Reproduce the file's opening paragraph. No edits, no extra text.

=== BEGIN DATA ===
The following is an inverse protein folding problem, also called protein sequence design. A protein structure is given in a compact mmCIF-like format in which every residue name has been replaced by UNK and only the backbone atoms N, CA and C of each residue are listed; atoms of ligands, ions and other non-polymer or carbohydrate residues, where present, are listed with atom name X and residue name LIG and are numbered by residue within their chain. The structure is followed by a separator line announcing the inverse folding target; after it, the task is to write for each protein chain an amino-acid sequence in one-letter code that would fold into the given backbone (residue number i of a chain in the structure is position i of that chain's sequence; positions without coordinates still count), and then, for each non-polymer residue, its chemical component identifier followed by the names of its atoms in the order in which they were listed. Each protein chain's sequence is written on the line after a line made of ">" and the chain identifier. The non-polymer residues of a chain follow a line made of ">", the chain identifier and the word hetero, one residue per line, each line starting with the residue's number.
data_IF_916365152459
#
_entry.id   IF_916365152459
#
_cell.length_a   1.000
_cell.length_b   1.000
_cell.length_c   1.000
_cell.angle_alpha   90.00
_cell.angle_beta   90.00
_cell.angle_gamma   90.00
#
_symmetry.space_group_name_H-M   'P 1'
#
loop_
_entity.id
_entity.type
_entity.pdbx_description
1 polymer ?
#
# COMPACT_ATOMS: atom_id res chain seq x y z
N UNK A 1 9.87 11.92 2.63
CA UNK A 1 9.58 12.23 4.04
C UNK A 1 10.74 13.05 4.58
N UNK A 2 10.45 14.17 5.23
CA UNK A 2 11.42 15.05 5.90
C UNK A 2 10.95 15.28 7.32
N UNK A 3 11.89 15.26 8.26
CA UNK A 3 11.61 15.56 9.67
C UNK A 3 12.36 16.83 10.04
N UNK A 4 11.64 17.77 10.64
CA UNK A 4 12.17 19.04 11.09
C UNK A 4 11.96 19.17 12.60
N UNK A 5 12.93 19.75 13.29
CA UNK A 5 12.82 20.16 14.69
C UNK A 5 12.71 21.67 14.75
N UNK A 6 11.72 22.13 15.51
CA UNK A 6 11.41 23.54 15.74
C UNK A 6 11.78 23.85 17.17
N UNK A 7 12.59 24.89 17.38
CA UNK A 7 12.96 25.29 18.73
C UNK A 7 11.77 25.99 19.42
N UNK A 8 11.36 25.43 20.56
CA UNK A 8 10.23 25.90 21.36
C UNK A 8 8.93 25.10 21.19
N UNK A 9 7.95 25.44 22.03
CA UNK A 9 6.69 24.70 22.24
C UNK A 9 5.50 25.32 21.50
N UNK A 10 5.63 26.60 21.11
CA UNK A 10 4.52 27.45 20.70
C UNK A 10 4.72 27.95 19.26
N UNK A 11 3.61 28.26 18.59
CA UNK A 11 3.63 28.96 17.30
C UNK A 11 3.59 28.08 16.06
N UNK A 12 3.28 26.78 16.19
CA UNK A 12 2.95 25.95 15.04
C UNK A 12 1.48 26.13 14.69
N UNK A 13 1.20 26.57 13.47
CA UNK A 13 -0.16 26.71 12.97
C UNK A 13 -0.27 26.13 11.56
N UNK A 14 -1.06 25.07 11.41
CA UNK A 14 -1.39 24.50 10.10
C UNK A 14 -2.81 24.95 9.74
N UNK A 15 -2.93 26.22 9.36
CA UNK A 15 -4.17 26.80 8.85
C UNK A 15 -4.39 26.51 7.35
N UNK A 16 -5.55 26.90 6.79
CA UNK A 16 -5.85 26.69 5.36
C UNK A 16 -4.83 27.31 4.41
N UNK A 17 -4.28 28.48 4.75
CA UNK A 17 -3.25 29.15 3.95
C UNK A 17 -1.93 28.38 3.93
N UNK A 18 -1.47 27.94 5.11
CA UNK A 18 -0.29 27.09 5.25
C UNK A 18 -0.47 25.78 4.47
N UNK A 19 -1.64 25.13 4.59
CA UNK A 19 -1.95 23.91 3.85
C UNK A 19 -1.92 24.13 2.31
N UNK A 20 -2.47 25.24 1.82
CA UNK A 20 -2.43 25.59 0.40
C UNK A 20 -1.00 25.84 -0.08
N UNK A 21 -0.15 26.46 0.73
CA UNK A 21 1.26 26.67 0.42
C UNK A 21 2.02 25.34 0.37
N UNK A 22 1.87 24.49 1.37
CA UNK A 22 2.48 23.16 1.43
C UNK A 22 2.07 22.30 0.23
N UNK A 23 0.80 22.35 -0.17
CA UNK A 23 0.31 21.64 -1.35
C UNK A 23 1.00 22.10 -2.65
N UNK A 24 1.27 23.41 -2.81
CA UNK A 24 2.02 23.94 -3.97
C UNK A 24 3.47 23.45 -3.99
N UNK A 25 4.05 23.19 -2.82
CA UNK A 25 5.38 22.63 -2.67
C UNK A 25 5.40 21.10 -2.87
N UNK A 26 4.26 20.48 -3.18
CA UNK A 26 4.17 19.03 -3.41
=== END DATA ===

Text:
The following is an inverse protein folding problem, also called protein sequence design. A protein structure is given in a compact mmCIF-like format in which every residue name has been replaced by UNK and only the backbone atoms N, CA and C of each residue are listed; atoms of ligands, ions and other non-polymer or carbohydrate residues, where present, are listed with atom name X and residue name LIG and are numbered by residue within their chain. The structure is followed by a separator line announcing the inverse folding target; after it, the task is to write for each protein chain an amino-acid sequence in one-letter code that would fold into the given backbone (residue number i of a chain in the structure is position i of that chain's sequence; positions without coordinates still count), and then, for each non-polymer residue, its chemical component identifier followed by the names of its atoms in the order in which they were listed. Each protein chain's sequence is written on the line after a line made of ">" and the chain identifier. The non-polymer residues of a chain follow a line made of ">", the chain identifier and the word hetero, one residue per line, each line starting with the residue's number.